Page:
A leech is a form of segmented worm. They swim in water and move across land. A sucker exists at each end of the leech's body. It does not have legs nor does it have gills or lungs for respiration. Several fine blood vessels located near the surface of the leech's body take oxygen in and give off carbon dioxide. Leeches not only feed off of blood, but they eat tadpoles, snails, and other small animals residing in ponds.
For centuries, leeches have used for a variety of medical purposes including bloodletting and post-surgical treatments.
Medicinal Leech Therapy
Post-surgery, the fresh blood containing oxygen from the lungs goes directly to the surgical area. The old blood then has an issue leaving the surgical area and getting back to the lungs and heart. The old blood causes the area to become cold and dark in color.
Leeches are attached to the discolored area to suck out the old blood, allowing fresh blood to enter the area. The leeches can feed anywhere from 10 minutes up to an hour. They suck 1 to 2 teaspoons of blood during a feeding. Once the leeches are done feeding, they will fall off of the area. The leeches are not reused and are placed in a container of alcohol to die.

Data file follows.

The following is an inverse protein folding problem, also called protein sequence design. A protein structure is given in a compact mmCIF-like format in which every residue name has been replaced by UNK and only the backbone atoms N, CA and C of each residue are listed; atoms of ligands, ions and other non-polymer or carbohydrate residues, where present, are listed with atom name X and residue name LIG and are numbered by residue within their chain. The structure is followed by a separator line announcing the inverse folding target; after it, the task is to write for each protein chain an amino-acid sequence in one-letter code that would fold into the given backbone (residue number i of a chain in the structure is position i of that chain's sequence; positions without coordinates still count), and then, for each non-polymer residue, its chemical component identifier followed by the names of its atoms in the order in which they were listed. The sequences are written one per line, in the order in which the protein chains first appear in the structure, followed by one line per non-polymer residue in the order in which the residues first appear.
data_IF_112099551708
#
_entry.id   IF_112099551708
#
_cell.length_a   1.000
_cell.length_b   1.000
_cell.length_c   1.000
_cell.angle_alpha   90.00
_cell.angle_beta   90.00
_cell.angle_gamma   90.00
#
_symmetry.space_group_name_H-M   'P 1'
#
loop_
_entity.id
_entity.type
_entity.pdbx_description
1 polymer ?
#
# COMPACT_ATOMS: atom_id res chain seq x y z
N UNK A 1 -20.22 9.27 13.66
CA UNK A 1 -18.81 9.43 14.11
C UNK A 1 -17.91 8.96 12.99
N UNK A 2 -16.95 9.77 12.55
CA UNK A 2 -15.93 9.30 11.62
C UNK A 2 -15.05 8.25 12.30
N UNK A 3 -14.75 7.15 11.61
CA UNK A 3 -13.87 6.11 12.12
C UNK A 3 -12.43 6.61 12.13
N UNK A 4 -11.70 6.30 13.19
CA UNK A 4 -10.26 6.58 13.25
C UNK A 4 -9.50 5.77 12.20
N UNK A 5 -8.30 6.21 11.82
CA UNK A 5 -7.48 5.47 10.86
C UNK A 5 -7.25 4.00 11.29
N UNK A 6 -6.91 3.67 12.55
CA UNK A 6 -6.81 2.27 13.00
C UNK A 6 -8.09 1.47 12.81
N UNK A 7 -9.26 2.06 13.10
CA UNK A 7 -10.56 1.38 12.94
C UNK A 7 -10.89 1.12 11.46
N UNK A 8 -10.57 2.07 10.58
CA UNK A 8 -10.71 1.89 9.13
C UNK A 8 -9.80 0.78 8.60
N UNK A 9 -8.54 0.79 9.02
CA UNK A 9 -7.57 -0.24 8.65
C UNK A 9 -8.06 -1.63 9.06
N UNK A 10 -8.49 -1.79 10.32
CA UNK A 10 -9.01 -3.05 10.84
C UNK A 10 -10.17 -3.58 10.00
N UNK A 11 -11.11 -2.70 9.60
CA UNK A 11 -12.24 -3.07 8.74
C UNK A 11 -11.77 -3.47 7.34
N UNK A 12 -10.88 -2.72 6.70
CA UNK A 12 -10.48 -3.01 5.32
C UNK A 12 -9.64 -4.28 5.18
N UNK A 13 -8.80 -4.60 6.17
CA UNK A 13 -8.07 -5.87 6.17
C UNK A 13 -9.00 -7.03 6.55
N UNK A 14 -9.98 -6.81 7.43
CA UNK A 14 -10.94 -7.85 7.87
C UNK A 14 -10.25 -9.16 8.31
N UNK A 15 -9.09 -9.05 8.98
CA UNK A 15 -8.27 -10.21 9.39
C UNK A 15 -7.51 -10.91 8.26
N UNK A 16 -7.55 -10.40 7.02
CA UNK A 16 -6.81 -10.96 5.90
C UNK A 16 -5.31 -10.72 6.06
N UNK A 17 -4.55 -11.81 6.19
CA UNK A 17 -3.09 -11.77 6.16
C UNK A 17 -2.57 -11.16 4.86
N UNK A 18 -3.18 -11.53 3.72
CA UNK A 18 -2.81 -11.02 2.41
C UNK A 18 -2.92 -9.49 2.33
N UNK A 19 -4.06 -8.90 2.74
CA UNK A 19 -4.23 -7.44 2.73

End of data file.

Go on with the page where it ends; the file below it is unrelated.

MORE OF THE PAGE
Treating Kasabach-Merritt Syndrome
Kasabach-Merritt Syndrome is characterized by low platelets, destroyed red blood cells, fast growing vascular tumors, or impaired clotting. While feeding, leeches secrete hirudin, which is an anticoagulant that prevents blood from clotting.
During reattachment or transplant surgery and flap surgery, the two ends of the arteries are easy to attach, due to the arteries being thick-walled. Veins, on the other hand, are thin-walled and can be difficult to attach. As a result, the blood going into the reattached body part/flap becomes stagnant, because the veins aren't able to get the blood out.
Leeches take over the job of the veins, sucking out the used blood, allowing fresh blood to enter the area and keep the it healthy. This allows the veins more time to heal.
Leeches produce an anticoagulant called hirudin, which can inhibit blood clotting for four or more hours. Hirudin has been proven to benefit heart patients who have had heart attacks, angina, or angioplasty.